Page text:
U.S. Part 103 Entry"Now we are working to make a specific ultralight to meet the American Part 103 regulation," André continued. "We will engineer a weight reduction to stay within the 254 pound limit and we will use the new Polini Thor 202 engine to have lower speeds. "As this will be a new project we will give it a new name. It will use the same wing profile as Quantum and Hero and the same tail profile. We will keep it all in aluminum and I will maintain the same flight quality. "We are working hard to have this project as soon as possible. In Brazil, in the '80s, we had a romanticism about ultralight flights at airfields. I feel that this is coming back all over the world and I want our planes to be able to bring that inspiration to all pilots again." André projected in late November 2020, that by January 2021 he will provide pictures of the new ultralight. "I need only choose a new name for him," finished André. He has since decided on the name Spark. As he worked to trim weight to fit U.S. Part 103, André said, "To reduce the last 10 pounds, [I will] change all fairings to carbon fiber including the seat. I also designed the engine mount for three options: Polini Thor 202 to fly up to 55 knots (the Part 103 limit); Polini Thor 250 to fly up 60 knots, and new Polini Thor 303 to fly up to 65 knots." It is too early for pricing to be determined. When André completes his work on Spark, it will be my pleasure to add it to the coming Part 103 List. André closed his communication suggesting we may see his work at Sun 'n Fun 2021. Let's hope!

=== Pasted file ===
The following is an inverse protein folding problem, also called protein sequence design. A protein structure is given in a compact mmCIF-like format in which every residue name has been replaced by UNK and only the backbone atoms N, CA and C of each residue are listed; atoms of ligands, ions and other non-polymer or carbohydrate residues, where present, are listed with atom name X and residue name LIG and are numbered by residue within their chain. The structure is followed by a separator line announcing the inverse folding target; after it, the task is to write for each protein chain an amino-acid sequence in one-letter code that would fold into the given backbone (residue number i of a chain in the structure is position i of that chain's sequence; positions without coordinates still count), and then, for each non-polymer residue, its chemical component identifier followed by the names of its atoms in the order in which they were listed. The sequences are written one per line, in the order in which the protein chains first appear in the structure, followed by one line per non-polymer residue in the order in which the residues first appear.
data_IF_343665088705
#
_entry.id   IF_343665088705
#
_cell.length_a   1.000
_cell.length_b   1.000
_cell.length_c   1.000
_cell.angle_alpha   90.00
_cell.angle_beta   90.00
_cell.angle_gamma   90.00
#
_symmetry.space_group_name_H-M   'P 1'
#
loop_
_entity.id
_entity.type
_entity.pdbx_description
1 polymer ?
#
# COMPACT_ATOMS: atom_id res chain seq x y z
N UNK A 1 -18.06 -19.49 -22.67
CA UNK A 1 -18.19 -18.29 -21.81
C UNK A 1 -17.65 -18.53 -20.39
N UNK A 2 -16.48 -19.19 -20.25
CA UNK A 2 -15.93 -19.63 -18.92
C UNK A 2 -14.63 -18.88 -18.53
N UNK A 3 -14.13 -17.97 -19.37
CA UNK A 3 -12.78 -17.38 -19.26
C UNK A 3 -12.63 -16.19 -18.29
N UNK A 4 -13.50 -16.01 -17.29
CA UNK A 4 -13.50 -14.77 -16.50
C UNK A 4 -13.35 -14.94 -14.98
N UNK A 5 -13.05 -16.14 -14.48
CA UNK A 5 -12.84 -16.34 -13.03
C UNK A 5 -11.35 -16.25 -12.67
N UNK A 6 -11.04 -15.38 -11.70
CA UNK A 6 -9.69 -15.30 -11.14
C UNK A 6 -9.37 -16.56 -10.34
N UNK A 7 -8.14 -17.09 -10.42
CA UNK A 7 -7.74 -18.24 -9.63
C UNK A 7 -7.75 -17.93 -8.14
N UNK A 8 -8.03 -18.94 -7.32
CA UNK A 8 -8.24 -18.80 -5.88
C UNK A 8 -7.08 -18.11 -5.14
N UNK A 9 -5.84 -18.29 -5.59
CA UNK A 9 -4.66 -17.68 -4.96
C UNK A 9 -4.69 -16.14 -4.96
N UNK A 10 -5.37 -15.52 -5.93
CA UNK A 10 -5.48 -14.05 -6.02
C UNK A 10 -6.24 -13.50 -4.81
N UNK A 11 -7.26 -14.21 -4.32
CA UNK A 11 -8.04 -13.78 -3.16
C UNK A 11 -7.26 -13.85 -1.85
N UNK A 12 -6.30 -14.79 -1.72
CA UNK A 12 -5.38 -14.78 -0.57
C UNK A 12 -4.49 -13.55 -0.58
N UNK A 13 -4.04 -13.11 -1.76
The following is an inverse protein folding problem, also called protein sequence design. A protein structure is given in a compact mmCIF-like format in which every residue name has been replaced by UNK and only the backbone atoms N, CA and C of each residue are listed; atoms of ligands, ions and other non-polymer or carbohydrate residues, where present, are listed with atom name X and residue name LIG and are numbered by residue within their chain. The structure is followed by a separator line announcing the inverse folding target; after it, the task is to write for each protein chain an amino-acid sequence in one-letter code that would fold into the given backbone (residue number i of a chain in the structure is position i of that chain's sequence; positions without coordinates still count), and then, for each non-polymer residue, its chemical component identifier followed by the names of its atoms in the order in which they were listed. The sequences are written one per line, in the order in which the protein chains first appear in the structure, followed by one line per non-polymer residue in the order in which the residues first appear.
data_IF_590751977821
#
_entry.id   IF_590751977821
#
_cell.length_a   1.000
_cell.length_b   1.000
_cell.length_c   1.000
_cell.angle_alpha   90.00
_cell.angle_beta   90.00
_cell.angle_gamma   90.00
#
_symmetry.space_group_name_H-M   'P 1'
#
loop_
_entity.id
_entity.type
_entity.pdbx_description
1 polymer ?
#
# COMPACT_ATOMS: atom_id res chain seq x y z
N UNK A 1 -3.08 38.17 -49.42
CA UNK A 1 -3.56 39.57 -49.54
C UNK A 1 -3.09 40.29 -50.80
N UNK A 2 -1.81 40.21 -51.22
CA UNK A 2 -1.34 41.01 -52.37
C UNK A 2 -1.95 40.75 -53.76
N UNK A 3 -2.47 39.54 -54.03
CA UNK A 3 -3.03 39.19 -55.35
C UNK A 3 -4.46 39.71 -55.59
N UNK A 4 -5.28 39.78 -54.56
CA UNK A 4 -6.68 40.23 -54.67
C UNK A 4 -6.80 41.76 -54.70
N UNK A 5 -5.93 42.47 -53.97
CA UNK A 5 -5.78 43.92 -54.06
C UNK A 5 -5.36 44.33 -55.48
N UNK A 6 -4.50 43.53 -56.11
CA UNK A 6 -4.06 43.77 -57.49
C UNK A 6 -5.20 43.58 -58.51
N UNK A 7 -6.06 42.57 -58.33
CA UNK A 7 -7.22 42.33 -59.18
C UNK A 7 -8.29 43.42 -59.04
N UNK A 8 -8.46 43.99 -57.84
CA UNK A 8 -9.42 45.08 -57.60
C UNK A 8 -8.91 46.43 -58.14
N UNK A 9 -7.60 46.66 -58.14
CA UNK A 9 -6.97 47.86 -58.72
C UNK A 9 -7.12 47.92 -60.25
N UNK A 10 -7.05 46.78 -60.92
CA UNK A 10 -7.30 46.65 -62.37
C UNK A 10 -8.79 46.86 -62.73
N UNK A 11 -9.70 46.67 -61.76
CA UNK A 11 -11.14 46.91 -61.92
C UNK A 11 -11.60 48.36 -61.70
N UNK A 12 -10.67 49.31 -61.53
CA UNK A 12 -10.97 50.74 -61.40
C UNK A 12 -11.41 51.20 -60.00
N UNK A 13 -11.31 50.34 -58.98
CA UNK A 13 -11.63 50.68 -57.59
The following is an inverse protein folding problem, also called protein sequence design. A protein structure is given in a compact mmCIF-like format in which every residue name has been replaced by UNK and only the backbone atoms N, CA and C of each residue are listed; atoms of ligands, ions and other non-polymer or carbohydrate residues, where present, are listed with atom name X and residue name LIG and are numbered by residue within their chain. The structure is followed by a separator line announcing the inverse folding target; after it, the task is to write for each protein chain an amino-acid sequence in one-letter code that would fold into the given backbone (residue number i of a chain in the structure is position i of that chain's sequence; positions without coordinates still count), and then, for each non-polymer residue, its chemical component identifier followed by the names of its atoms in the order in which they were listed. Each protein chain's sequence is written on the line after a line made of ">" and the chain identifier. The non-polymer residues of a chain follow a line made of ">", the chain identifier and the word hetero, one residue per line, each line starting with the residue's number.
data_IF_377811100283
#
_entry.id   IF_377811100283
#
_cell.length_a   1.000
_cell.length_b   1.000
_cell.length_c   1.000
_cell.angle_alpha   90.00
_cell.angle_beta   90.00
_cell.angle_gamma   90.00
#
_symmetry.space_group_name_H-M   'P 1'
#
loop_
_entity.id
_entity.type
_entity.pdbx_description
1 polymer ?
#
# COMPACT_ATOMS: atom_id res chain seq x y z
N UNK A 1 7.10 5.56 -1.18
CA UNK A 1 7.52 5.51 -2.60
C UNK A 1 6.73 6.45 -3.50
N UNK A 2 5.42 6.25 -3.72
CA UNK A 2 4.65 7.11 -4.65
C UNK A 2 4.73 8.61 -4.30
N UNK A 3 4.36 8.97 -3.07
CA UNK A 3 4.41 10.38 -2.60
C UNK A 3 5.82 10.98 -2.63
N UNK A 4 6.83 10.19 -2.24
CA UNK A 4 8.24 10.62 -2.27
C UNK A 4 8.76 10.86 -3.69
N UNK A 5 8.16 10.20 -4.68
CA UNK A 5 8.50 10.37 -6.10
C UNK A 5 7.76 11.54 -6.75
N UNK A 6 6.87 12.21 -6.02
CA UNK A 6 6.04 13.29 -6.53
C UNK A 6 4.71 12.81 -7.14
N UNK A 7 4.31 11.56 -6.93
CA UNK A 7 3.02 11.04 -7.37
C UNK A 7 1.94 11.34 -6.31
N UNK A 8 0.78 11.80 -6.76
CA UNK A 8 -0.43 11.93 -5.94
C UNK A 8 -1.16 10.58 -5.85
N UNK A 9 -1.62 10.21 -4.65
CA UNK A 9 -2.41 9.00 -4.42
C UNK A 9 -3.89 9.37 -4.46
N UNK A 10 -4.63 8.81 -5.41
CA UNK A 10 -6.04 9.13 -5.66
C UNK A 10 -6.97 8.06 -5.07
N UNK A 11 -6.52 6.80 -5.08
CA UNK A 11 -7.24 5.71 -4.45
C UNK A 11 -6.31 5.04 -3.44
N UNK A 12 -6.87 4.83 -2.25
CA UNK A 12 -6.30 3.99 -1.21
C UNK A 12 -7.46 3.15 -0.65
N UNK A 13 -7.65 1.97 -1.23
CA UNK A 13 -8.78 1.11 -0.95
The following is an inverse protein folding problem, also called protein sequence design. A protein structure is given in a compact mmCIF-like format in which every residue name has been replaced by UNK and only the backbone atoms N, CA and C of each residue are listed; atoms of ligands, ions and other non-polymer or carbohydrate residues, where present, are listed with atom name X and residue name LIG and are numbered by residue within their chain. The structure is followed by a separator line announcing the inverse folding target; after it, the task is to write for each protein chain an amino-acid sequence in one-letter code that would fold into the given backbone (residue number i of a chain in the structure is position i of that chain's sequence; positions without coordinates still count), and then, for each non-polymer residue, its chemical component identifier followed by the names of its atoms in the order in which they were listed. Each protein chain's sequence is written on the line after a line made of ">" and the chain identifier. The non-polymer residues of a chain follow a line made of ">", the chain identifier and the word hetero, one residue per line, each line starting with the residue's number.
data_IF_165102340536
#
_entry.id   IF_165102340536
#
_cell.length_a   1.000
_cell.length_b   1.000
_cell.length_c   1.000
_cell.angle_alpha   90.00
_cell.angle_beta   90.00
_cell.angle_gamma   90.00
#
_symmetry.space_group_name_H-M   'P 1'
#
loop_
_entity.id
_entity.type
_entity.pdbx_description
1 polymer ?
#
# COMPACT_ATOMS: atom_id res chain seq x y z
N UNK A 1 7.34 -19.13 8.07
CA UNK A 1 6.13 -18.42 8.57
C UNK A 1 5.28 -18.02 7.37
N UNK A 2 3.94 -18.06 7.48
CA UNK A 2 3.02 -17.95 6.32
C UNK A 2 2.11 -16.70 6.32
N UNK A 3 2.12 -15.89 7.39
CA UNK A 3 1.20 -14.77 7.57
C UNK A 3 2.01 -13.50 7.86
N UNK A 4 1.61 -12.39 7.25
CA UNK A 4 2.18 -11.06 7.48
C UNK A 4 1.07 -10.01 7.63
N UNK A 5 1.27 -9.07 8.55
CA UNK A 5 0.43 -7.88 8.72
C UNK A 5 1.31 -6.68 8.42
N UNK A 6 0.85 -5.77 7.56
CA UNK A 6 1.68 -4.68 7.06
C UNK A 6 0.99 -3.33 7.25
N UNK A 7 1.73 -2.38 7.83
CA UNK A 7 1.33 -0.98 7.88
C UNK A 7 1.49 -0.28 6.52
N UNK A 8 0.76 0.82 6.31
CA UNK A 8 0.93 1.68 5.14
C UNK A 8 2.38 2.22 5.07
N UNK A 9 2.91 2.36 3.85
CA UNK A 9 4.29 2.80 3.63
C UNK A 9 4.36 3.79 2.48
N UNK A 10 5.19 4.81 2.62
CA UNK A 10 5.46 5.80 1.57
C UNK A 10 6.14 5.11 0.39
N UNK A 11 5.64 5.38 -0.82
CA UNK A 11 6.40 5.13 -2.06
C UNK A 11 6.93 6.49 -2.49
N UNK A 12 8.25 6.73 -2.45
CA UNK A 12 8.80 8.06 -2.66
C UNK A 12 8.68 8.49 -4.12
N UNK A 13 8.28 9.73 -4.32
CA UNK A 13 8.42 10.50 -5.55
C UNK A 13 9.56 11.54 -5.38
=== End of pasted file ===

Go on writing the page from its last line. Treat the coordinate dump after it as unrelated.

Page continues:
Welcome to a New Year! …and to a new airplane, a new Part 103 entry to be specific. One of the most amazing discoveries of 2020 — the year Covid upset lives around the globe — is the particular and peculiar strength of Part 103 ultralights. In a year that has seen hundreds of thousands of small businesses fail under the pressure of executive orders, and the lockdown of an amazing percentage of the world’s individuals, the littlest airplanes have found new life. Are you surprised? I was… despite being a fan of Part 103s for several decades. What will happen in 2021 and beyond? No one has a crystal ball but I am going to guess that we will continue to see strength in the 103 segment for one primary reason: affordability. You Can Afford Your Own Aircraft FAA’s Part 103 is an American phenomenon, dating to 1982, when the nearly 40-year-old regulation was issued.